Basic Kitchen Tips are here to help you in the kitchen. Navigating the kitchen is easy and a few tips can make it easier. Below you will find our tips and links to a few of our favorite how to’s and kitchen resources.
Inventory – keep inventory of what’s in your pantry. According to the USDA, Americans waste about 40 percent of their food each year. On average, a family ends up throwing away around 20 pounds of food every month. Inventory can be kept with a simple whiteboard, on a handy apps like Fridge Pal and Fresh Box. Knowing what you have on hand will help you to better plan your meals.
Meal Planning – to make the most of your inventory plan your meals in advance. Meal planning can be a fun activity for the entire family and will reduce your trips to the grocery. FMP suggests planning how many meals you want to cook in a week, and remember leftovers make for quick easy lunches. A meal plan will help you generate your shopping list and prevent you from asking what’s for dinner. Create your own meal plans, use our recipes, let your kids pick a meal, and of course there a several meal planning apps out there, making it super easy! Most apps can be set up to your families preferences, likes, dislikes and other dietary needs. Some of our favorites are: Meallime, Food Planner, MealBoard ($4) and Real Plans, on the more expensive side for an app but it is filled with several features. Any app from this list will meet the needs of most families.
10 Basic Utensils all Kitchens should have:
- Knives – a chef’s knife, paring knife and a slicer(serrated) are the 3 most used knives in a kitchen, when selecting a knife quality is important, brands that won’t break the bank are Victorinox and Zwilling J.A. Henckels. Buying knives in a set or in a block can save money and remember keep them sharp!
- Cutting Boards – a few different sizes is always handy. Plastic and Bamboo are affordable board types. FMP suggests using bamboo or other wooden boards for cutting your vegetables and plastics for proteins. Keeping different boards in general for veggies and proteins keeps food safe and free from cross contamination. For heavy chopping projects placing a damp kitchen towel under you cutting board, will create a more secure and slip resistant surface.
- Mixing Bowls – variety in size makes it easy to prep for different projects. Glass and Metal are preferred to plastic, and tend to have a longer life span in your kitchen. Often glass bowls sold in sets come with lids making them great for leftover storage and meal prep.
- Measuring Cups & Spoons – metal is suggested as they have a longer life span in the kitchen. But as you being to try new recipes and doing more scratch cooking, you will find your cups and spoons very helpful. Remember a liquid measuring cup is also handy.
- Can Opener – FMP suggests getting a sturdy manual can opener, while some prefer an electric opener, you can never go wrong with a classic manual style!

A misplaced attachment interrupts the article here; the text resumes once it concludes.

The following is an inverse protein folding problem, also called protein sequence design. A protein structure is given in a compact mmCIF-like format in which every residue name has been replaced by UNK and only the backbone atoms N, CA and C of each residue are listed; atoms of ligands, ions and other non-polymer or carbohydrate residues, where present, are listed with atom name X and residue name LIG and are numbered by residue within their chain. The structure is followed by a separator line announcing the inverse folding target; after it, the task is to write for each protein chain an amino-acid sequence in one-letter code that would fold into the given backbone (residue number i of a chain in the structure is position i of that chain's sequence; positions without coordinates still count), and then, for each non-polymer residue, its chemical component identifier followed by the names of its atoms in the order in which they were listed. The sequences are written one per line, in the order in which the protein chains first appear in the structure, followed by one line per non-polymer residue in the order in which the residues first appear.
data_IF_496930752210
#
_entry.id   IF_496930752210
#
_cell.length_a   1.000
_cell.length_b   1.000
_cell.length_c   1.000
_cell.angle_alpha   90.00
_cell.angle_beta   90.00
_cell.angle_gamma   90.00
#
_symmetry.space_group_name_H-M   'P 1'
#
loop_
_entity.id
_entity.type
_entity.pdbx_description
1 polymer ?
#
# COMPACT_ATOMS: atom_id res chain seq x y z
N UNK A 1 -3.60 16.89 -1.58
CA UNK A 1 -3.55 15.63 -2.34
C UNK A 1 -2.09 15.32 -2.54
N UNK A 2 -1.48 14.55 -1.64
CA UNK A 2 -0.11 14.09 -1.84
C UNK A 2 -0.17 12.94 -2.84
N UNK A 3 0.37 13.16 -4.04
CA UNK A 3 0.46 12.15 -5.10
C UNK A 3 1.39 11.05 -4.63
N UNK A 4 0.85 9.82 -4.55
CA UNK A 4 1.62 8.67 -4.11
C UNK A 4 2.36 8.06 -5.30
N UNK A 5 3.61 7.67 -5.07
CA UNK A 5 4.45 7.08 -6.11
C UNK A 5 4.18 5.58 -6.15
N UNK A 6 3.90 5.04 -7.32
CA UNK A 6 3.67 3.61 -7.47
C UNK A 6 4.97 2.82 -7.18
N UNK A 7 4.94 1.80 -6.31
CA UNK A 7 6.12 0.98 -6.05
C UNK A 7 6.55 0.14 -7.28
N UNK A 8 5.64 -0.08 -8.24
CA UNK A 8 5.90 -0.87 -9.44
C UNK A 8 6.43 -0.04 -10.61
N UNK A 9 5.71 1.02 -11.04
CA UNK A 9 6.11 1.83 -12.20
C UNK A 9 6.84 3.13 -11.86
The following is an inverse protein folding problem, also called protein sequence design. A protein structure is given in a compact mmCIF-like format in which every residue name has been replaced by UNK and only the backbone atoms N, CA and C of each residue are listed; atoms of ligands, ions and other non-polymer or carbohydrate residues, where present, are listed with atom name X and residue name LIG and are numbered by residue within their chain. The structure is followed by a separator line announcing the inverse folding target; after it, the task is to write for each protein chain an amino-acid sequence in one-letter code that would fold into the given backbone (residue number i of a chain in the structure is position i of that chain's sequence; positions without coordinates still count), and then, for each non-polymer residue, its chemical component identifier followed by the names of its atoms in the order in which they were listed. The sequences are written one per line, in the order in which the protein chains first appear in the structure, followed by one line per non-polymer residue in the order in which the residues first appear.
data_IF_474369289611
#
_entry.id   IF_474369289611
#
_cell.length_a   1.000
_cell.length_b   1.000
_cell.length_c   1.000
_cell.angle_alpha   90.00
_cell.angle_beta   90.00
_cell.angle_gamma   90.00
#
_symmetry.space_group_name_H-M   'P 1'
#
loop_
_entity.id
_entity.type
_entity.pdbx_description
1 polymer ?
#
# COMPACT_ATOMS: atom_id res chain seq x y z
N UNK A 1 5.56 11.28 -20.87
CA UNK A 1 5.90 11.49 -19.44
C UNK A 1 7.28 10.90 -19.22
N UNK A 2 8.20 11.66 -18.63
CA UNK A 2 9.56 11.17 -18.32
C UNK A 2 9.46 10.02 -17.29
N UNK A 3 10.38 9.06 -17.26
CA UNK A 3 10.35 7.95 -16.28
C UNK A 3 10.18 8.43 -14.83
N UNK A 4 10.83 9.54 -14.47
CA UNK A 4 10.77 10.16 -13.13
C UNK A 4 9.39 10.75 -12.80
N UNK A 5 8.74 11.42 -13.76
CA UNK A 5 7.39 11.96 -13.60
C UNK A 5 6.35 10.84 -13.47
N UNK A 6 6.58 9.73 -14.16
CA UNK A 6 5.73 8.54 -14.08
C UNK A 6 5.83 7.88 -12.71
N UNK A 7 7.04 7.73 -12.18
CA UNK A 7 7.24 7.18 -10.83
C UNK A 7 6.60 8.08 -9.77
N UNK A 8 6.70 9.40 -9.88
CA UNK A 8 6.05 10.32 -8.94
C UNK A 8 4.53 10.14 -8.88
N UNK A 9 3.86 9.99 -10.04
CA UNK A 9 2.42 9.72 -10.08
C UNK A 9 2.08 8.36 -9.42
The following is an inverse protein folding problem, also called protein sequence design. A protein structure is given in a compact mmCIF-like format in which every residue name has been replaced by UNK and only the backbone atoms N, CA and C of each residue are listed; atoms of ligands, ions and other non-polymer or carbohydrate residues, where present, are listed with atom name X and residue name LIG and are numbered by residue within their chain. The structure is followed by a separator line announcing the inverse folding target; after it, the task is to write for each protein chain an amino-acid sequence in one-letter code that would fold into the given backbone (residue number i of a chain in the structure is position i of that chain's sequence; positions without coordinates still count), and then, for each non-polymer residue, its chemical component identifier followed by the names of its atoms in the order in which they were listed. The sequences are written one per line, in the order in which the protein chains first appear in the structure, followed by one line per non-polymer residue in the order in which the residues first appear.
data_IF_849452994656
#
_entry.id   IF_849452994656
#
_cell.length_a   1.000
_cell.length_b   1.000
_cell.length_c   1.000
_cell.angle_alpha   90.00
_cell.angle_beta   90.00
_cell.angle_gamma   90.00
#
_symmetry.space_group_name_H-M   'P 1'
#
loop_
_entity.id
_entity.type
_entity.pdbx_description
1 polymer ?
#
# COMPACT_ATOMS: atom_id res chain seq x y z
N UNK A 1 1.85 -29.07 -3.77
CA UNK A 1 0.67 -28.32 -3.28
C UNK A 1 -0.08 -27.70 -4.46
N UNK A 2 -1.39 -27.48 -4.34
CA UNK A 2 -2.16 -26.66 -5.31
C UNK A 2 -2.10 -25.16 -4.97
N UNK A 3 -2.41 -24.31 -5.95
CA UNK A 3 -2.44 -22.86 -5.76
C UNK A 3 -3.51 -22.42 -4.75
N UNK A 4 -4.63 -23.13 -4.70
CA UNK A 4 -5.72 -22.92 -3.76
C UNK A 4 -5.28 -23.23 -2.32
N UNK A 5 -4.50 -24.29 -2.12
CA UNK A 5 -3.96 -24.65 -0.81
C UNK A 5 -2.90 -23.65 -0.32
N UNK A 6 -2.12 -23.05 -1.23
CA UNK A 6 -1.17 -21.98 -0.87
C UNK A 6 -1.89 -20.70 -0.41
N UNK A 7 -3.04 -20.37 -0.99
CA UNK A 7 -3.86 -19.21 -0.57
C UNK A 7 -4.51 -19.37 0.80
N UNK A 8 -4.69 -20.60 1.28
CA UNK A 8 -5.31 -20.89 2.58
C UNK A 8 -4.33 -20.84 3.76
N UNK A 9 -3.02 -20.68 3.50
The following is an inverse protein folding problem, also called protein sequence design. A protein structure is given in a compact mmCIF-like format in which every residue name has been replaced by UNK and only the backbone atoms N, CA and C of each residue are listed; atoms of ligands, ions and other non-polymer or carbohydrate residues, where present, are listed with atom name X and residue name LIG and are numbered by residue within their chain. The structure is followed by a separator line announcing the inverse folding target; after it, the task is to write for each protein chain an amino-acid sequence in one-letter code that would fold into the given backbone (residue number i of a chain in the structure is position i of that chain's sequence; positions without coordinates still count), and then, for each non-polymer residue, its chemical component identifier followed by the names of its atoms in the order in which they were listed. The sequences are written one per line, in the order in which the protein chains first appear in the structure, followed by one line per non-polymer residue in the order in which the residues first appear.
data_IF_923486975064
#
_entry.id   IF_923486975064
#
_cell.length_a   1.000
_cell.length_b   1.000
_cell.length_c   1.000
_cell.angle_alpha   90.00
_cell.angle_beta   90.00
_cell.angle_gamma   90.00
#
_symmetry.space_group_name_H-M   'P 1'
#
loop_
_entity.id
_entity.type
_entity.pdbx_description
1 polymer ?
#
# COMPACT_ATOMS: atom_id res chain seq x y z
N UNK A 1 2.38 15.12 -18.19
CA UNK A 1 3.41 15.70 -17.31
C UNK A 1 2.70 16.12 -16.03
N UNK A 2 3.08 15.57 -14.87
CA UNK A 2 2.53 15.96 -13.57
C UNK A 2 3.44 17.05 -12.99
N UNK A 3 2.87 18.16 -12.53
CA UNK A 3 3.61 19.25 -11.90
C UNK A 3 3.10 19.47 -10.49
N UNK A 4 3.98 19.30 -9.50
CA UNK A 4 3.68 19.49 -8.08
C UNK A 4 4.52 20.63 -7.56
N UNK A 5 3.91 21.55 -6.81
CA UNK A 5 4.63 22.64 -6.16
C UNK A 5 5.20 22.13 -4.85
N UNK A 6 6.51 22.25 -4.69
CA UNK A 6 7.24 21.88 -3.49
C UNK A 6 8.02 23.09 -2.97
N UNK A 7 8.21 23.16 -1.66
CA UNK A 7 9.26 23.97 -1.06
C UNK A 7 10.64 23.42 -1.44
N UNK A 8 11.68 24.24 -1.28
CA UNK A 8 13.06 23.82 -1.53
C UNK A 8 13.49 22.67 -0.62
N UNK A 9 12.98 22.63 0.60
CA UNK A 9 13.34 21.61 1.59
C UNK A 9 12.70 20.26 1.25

- Colander – a more useful tool then you think, from daring pasta, to washing your veggies and rising canned beans, no kitchen should be without a sturdy colander. FMP suggests a metal or silicone colander large enough to hold a least 32 ounces. Remember a fine mesh style colander can also be handy when strain liquid like homemade chicken broth!
- Vegetable Peeler – your veggie peeler is more handy than you think, peeling vegetables is its number one job, but helping with salad prep, creating carrot curls, thick zucchini noodles and even shaving asparagus make it essential. FMP recommends a sturdy stainless steel peeler.
- Wooden Spoons, Whisks, Spatulas, & Tongs – a good variety of these tools is important to all cook projects. Spoons for soups and sauces, whisks for salad dressings and eggs. Spatulas for scrapping the last bits from the blender or your baking bowl. Tongs and FMP favorite for fluffing pasta, flipping steaks, and keeping hands at arm’s length when pan-frying! Bamboo and silicone spoons, whisks and spatulas work best and stainless steel is the best for tongs!
- Meat Thermometer – may not be the first thing we think of but is surprisingly useful, as you begin to cook, bake and roast more meats having an easy to calibrate and read thermometer will keep your food safe and cooked to perfect temperatures!
- Towels and Hot Pads – A good set of towels and hot pad set make your kitchen look beautiful and protect you from burns.
Knife Skills –
Having a few basic knife skills will keep you safe in the kitchen and make cooking a breeze.
Knowing how to handle a knife is just one piece of the puzzle, keeping your knives sharp is just as important as proper knife handling. Several counter top/handheld sharpeners or honing steels are available and should be a part of you kitchen.
Proper chopped onions, our favorite kitchen tip and time-saving trick. Onions are a kitchen staple and full of nutritional benefits. Knowing how to properly chop an onion will save you tears and enhance your cooking experience. Below are a few simple steps to have you chopping onions like a pro: How to Chop an ONION! Check out the link for video instruction!
- Cut the top, then slice in half
Using a sharp chef’s knife, slice about a half an inch off the top of the onion and discard. Turn the onion to rest on this flat end and slice in half vertically.
Tip: If you’re only using half of the onion, leave the skin on and wrap what you’re not using in plastic wrap.
- Peel off the papery layers
Remove and discard the skin.
- Chop vertically
Take one onion half and lay it flat on your cutting board. Holding the root end, carefully cut vertically, making sure not to slice all the way through.
Tip: Leave the root side intact to make chopping easier.
- Chop horizontally
Rotate the onion and slice vertically down through the onion, still leaving the root end intact. Discard the root end and repeat with the remaining half of the onion.
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